The daily influx of a wide range of data collected from different sources has caused hindrance in effectively representing information and understanding it clearly. Insights from gathered data need to be effectively communicated with the stakeholders and clients. One of the best ways to do this is through data visualisation. Whatever patterns and trends that need to be communicated, can be effectively represented through attractive designs, graphs, charts, interactive diagrams etc. However, failing to follow best practices or adopt a visualisation standard can spoil the story you want to communicate.
Below are some best practices that are accepted within various industries, following these will lead to better visualisation and satisfaction.
Know Your Audience
The first best practice is to ask questions about your audience. It is essential to know about the type of audience you are dealing with because your audience will majorly affect what you want to say through your visualisation.
To ensure meaningful visualisation, one needs to ask themselves who their audience are? What kind of questions do they care about? What are the issues they are dealing with? What answers will your visualisation deliver and whether these answers will be insightful to end-users?
Not all users see a piece of information in the same way. Personals at different positions understand the dashboard you create differently. Therefore, it is essential to ensure that you are answering the questions with your visualisations to a well-defined audience.
Classify Your Data
Different visualisations work better with different types of data. Line diagrams and line graphs are a good fit for ordinal type information but are not a good fit for non-ordinal types. Scatter plots work correctly with two-dimensional quantitative.
The data types:
- Categorical- Data that belongs in the same category
- Ordinal- Data with a logical sequence
- Quantitative- Data that answers ‘how much’ of something is available
Use Visual Salience
Visual Salience is that aspect of a powerful data visualisation tool through which you can make your visualisation stand out against its surroundings. It is used to highlight some important details, but at the same time, one can utilise them to hide other highlights too. This makes designs easier to understand.
Important variables involved are colour and size. Colour schemes are important at breaking some aspects of visualisation. For example, warm colours can be used to highlight key points, and cool ones can be used for the less important ones. As far as size goes, it can be used similar to the colour schemes, more important points need more attention compared to the less important ones.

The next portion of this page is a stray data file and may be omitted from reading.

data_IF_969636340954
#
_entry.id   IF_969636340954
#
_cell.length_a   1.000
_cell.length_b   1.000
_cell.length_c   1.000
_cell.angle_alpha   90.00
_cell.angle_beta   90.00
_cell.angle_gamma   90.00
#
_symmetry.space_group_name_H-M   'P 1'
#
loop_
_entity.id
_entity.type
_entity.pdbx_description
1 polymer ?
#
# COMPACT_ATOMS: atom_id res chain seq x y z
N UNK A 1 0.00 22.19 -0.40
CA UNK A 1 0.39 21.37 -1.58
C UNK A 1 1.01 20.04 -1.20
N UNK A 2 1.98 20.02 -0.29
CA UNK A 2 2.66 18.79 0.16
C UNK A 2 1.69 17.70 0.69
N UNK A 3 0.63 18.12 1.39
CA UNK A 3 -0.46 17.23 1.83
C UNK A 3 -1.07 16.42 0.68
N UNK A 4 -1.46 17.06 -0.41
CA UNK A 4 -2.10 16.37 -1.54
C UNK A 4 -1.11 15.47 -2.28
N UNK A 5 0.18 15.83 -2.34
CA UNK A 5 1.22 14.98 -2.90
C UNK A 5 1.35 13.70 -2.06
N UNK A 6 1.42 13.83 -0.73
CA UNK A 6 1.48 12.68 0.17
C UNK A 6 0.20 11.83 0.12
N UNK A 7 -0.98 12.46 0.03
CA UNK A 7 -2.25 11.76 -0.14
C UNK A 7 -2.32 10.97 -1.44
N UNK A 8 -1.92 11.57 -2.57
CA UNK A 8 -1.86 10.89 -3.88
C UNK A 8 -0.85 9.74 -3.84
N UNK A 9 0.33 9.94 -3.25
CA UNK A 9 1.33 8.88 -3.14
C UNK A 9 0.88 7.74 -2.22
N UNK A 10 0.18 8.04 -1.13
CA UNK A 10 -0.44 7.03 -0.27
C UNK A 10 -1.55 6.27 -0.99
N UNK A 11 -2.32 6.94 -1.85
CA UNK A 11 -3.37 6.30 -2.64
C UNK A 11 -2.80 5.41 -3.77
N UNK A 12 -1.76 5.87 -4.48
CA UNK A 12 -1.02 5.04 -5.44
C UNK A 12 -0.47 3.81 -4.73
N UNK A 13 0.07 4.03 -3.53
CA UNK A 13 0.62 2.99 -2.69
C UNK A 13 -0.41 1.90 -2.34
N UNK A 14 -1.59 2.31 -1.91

Know Your Dashboards
There are three kinds of dashboards: analytical, executive/strategic, and operational. Knowing your dashboards and keeping them clean and simple is one of the important aspects of data visualisation. Inserting a huge amount of information inside a dashboard, no matter how much the quantity is needed, it will result in a low-quality visualisation.
The three dashboards in brief:
- Analytical: These dashboards provide highly interactive view and offer a variety of approaches to a specific central topic with limited corollary contextual views.
- Executive: Provide a high-level view of the question line that is answered in the usual, routine way. The KPIs are interactive in a minimal way.
- Operational: These dashboards are used to monitor business processes that frequently change to track present metrics and KPIs.
Start Early By Designing Prototypes
Usually, a developer waits for obtaining every data before starting to visualise. Instead of waiting for collecting all the data at once before starting, it is recommended that first acquire a large piece of information to start designing concept proofs and prototypes. Next, get feedback and revise the visualisation accordingly; a few iterations will lead to a perfect visualisation. But, make sure you avoid analysis of paralysis, which tends to happen when you begin to think about approaches with the knowledge of some old projects and fail to make decisions.